Page 1 of 2 12 LastLast
Results 1 to 10 of 20

Thread: What type of wood could that be?

  1. #1

    Default What type of wood could that be?

    I wondern what type of wood this ukulele is made of.

    Its probably not acacia, cause its a "Bruko" and i never seen them use this wood.

    The back is Mahogany and looks very different.

    Maybe "flamed mahogany or cedar?

    Attachment 128767Any idea?
    Attachment 128768

  2. #2
    Join Date
    Sep 2013
    Location
    Los Angeles, near the Beverly Center.
    Posts
    5,431

    Default

    Links will not work for me. Did you use the insert image icon above the text box?




    This is Michael Kohan in Los Angeles, Beverly Grove near the Beverly Center
    9 tenor cutaway ukes, 4 acoustic bass ukes, 12 solid body bass ukes, 14 mini electric bass guitars (Total: 39)

    • Donate to The Ukulele Kids Club, they provide ukuleles to children in hospital music therapy programs. www.theukc.org
    • Member The CC Strummers: YouTube: www.youtube.com/user/CCStrummers/video, Facebook: www.facebook.com/TheCCStrummers

  3. #3

    Default

    Yes, i used that icon. Hmm... Here i try again:

    s-l1600.jpg
    s-l1600 (1).jpg

    Another wood that it could be is "Gabun" or "Ovangkol".
    Well or just any other wood growing in europe :-)

  4. #4
    Join Date
    May 2018
    Location
    West Philly, PA
    Posts
    562

    Default

    Spruce top with mahogany back and sides. Spruce darkens some as it ages which is why it has that coloring. Spruce can also have figure like that. Like this guitar. https://images.app.goo.gl/cGeYCvCpVq1MGzAN6
    Last edited by CPG; 08-08-2020 at 12:40 PM.
    Pohaku "Yellow Label" Mahogany Soprano
    Weymann Model 10 Mahogany Soprano (c. 1918)
    Uke.S.A. Hawaii (by "Pops KoAloha") Bearclaw AO Soprano

  5. #5
    Join Date
    May 2018
    Location
    Colorado Springs, CO
    Posts
    144

    Default

    If you look at their website and compare, it looks like cherry wood

  6. #6
    Join Date
    May 2011
    Location
    So. Oregon
    Posts
    1,810

    Default

    The back looks most like khaya or sapele, both of which sometimes get scooped up into the more general name of "ribbon grain mahogany," though neither is a true mahogany. It doesn't look much like Honduran mahogany but that's not a big deal as both khaya and sapele can be very good both tonally and structurally.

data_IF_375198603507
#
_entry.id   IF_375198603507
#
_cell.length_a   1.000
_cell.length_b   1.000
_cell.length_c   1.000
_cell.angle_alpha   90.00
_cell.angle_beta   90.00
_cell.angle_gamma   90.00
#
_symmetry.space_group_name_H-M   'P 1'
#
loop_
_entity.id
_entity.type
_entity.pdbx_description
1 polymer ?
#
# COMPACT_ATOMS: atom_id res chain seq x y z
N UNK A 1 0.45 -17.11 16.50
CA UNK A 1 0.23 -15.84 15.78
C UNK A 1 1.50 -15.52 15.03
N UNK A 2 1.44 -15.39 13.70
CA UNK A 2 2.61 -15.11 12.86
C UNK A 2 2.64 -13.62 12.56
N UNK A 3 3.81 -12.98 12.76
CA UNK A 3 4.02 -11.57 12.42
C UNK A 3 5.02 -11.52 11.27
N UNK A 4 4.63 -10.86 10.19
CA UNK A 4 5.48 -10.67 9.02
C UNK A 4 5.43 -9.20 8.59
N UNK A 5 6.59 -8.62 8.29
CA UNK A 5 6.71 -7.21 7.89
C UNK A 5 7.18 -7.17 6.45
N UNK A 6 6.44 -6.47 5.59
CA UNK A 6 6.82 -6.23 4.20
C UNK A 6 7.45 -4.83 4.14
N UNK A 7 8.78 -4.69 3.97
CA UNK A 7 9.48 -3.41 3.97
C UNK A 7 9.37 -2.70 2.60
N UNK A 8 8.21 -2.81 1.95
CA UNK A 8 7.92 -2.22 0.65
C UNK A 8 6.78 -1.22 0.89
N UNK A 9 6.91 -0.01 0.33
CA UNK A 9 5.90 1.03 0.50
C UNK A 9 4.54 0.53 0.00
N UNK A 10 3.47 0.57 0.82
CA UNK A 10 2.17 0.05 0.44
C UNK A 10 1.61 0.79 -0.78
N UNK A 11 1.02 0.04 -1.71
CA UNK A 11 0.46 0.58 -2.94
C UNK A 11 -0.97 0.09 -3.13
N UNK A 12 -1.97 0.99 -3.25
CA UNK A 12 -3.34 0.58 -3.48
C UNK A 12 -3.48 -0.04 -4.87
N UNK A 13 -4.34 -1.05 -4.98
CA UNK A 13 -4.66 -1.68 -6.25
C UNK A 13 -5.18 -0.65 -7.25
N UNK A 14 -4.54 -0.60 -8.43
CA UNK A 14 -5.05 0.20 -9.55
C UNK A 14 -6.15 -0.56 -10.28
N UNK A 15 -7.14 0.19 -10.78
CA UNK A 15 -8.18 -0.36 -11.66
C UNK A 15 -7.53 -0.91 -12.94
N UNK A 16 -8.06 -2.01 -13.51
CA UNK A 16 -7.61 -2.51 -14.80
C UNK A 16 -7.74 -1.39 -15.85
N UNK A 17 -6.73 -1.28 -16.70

Last edited by saltytri; 08-08-2020 at 01:39 PM.

  7. #7
    Join Date
    May 2018
    Location
    West Philly, PA
    Posts
    562

    Default

    Quote Originally Posted by saltytri View Post
    The back looks most like khaya or sapele, both of which sometimes get scooped up into the more general name of "ribbon grain mahogany," though neither is a true mahogany. It doesn't look much like Honduran mahogany.
    I was actually thinking that too and almost went back and changed my original reply. Honduran mahogany doesn't usually have that striping.

    For others reference here is a photo of the mahogany top of my taylor 324.

    20200808_194047.jpg

    Note the even color all the way across.

    And here is a photo of the back which along with the sides is made of sapele.

    20200808_194105.jpg

    Note the striping.

    The overwhelming majority of the time if a uke or guitar has a different wood for the top than back/sides the top will be a softwood (e.g. spruce or cedar) and the back/sides will be a hardwood (e.g. mahogany, rosewood, maple, walnut, etc). When there are two different woods and both are hardwoods its usually to control costs and/or use a more sustainable species on the back and sides. My taylor 324 pictured above is an example of this as are the Kanile'a Oha series ukes with their koa tops and mahogany backs and side (in this case mahogany being less expensive than Koa keeps the cost down). Cherry and ovankal are both woods that are generally used to substitute for more expensive and/or less sustainable woods and so it is unlikely that they woud be used just as a top woods. None of this is too say that these less expensive woods are objectively not as good, they just tend to be used for the reasons mentioned.
    Last edited by CPG; 08-08-2020 at 04:03 PM.
    Pohaku "Yellow Label" Mahogany Soprano
    Weymann Model 10 Mahogany Soprano (c. 1918)
    Uke.S.A. Hawaii (by "Pops KoAloha") Bearclaw AO Soprano

  8. #8
    Join Date
    Jun 2020
    Posts
    414

    Default

    They have some mahogany/cedar instruments in their website right now. If we can forgive the sapele back as mahogany, I'd guess that top was cedar before I guessed spruce.

    That said it's a big hard to really see the top in that pic, at least for me. Maybe a few close up in focus photos could settle this.

  9. #9
    Join Date
    Jul 2015
    Location
    Catskill Mountains, NY
    Posts
    7,988

    Default

    "Invalid attachment"
    Too many ukes, but I can't stop buying!
    https://www.catskillukulelegroup.com/

  10. #10
    Join Date
    Sep 2013
    Location
    Los Angeles, near the Beverly Center.
    Posts
    5,431

    Default

    I saw a photo of sapele the other day, which said that it's similar to mahogany but has a more striped look, so I'm pretty sure the body is sapele. I'm not sure about the top, could be cedar, but it seems to have more figuring in the grain than I've seen before.

Thread Information

Users Browsing this Thread

There are currently 1 users browsing this thread. (0 members and 1 guests)

Bookmarks

Posting Permissions

  • You may not post new threads
  • You may not post replies
  • You may not post attachments
  • You may not edit your posts
  •